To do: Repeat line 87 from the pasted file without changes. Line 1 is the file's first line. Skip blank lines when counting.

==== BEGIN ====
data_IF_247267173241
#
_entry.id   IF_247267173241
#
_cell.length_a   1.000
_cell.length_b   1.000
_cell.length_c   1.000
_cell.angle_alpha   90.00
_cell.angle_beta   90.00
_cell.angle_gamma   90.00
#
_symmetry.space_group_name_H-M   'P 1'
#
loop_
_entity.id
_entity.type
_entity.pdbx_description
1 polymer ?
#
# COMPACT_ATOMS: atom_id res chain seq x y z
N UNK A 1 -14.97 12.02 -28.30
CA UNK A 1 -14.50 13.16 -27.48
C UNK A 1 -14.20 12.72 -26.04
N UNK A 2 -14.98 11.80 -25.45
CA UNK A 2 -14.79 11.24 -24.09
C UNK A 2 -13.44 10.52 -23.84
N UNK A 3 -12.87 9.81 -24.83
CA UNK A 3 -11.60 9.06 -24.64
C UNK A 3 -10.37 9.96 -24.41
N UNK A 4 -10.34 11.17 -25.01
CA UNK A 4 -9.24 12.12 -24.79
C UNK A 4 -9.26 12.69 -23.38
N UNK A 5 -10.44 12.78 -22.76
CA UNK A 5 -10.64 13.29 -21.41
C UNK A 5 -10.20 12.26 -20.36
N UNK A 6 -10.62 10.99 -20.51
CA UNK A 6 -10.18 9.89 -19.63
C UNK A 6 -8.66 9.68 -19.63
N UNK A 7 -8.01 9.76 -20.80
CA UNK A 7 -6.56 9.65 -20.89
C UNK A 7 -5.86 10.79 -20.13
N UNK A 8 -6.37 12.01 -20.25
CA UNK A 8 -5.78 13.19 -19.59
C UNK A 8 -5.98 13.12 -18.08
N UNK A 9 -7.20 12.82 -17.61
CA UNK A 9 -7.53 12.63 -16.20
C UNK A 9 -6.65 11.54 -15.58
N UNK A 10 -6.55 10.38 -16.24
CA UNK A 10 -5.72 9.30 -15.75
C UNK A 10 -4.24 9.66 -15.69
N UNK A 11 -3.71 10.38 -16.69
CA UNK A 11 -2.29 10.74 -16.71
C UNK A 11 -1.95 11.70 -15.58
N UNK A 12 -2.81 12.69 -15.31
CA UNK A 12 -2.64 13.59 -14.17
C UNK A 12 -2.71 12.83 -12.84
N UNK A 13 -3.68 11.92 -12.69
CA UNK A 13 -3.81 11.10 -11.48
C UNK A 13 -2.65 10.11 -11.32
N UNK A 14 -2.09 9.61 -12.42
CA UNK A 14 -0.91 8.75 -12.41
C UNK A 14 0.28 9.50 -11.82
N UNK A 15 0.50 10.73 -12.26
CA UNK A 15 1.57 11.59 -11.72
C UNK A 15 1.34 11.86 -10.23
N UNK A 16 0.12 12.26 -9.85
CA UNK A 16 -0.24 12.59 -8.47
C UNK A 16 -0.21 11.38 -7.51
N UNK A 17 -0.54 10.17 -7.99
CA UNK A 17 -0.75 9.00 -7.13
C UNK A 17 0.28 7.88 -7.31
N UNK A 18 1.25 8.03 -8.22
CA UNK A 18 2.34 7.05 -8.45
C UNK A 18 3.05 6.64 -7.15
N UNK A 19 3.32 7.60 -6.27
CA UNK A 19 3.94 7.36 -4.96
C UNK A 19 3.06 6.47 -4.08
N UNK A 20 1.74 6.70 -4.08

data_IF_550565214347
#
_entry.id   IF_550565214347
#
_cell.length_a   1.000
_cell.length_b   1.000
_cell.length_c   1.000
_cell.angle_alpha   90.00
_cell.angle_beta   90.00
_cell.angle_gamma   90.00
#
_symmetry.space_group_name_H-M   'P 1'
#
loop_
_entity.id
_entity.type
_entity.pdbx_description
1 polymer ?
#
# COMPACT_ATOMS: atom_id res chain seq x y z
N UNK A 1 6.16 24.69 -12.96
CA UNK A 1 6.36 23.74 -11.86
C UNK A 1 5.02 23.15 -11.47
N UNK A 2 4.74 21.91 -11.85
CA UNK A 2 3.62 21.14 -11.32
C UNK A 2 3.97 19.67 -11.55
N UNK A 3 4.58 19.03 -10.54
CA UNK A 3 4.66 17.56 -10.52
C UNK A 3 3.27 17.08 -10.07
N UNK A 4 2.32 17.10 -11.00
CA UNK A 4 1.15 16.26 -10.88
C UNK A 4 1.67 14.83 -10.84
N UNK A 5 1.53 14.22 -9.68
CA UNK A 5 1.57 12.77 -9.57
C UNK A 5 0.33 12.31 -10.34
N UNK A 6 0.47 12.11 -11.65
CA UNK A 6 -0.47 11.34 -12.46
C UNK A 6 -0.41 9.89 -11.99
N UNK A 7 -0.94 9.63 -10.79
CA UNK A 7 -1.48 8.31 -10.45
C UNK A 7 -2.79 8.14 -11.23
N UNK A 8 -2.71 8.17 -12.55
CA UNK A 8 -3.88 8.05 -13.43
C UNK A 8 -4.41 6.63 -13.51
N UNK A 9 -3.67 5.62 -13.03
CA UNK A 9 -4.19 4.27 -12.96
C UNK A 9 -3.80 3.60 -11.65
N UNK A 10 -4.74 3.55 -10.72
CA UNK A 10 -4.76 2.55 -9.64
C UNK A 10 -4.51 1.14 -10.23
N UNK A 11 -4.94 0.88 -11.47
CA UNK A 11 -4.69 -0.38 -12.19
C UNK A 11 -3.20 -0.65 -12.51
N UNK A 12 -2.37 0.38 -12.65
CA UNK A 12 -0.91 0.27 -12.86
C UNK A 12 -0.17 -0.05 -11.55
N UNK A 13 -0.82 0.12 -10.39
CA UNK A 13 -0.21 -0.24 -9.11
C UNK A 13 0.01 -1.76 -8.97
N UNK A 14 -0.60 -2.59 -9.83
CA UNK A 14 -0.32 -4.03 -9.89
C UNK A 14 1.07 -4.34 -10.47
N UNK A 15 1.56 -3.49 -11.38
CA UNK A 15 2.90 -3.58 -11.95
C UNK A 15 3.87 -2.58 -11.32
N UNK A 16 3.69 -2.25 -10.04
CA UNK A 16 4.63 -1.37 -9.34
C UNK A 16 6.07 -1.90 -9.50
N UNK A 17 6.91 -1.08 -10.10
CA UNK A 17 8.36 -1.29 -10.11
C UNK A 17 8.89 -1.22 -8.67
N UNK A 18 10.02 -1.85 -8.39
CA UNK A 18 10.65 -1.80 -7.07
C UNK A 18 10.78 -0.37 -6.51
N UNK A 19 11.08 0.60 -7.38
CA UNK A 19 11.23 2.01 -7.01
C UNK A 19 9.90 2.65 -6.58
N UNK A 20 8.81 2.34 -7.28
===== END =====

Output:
_cell.angle_beta   90.00